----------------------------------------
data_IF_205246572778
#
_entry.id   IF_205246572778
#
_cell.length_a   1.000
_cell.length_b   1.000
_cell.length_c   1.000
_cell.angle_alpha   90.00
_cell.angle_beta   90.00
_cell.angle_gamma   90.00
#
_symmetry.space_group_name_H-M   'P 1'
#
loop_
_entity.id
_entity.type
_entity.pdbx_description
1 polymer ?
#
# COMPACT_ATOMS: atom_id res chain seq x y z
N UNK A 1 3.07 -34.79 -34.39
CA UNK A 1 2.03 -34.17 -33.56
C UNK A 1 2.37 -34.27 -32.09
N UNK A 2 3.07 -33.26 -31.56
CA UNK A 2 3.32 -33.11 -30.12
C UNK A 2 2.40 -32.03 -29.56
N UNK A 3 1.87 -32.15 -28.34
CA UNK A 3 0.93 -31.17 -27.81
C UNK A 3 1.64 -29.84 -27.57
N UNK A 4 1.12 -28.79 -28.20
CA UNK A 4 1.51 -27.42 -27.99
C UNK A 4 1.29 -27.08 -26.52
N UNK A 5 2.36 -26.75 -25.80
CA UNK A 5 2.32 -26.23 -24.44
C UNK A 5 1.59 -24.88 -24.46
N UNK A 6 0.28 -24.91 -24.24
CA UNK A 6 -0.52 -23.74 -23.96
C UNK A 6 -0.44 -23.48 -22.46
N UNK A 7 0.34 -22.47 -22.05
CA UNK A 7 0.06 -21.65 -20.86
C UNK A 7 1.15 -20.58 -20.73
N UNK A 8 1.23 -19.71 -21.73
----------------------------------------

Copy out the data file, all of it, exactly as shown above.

data_IF_205246572778
#
_entry.id   IF_205246572778
#
_cell.length_a   1.000
_cell.length_b   1.000
_cell.length_c   1.000
_cell.angle_alpha   90.00
_cell.angle_beta   90.00
_cell.angle_gamma   90.00
#
_symmetry.space_group_name_H-M   'P 1'
#
loop_
_entity.id
_entity.type
_entity.pdbx_description
1 polymer ?
#
# COMPACT_ATOMS: atom_id res chain seq x y z
N UNK A 1 3.07 -34.79 -34.39
CA UNK A 1 2.03 -34.17 -33.56
C UNK A 1 2.37 -34.27 -32.09
N UNK A 2 3.07 -33.26 -31.56
CA UNK A 2 3.32 -33.11 -30.12
C UNK A 2 2.40 -32.03 -29.56
N UNK A 3 1.87 -32.15 -28.34
CA UNK A 3 0.93 -31.17 -27.81
C UNK A 3 1.64 -29.84 -27.57
N UNK A 4 1.12 -28.79 -28.20
CA UNK A 4 1.51 -27.42 -27.99
C UNK A 4 1.29 -27.08 -26.52
N UNK A 5 2.36 -26.75 -25.80
CA UNK A 5 2.32 -26.23 -24.44
C UNK A 5 1.59 -24.88 -24.46
N UNK A 6 0.28 -24.91 -24.24
CA UNK A 6 -0.52 -23.74 -23.96
C UNK A 6 -0.44 -23.48 -22.46
N UNK A 7 0.34 -22.47 -22.05
CA UNK A 7 0.06 -21.65 -20.86
C UNK A 7 1.15 -20.58 -20.73
N UNK A 8 1.23 -19.71 -21.73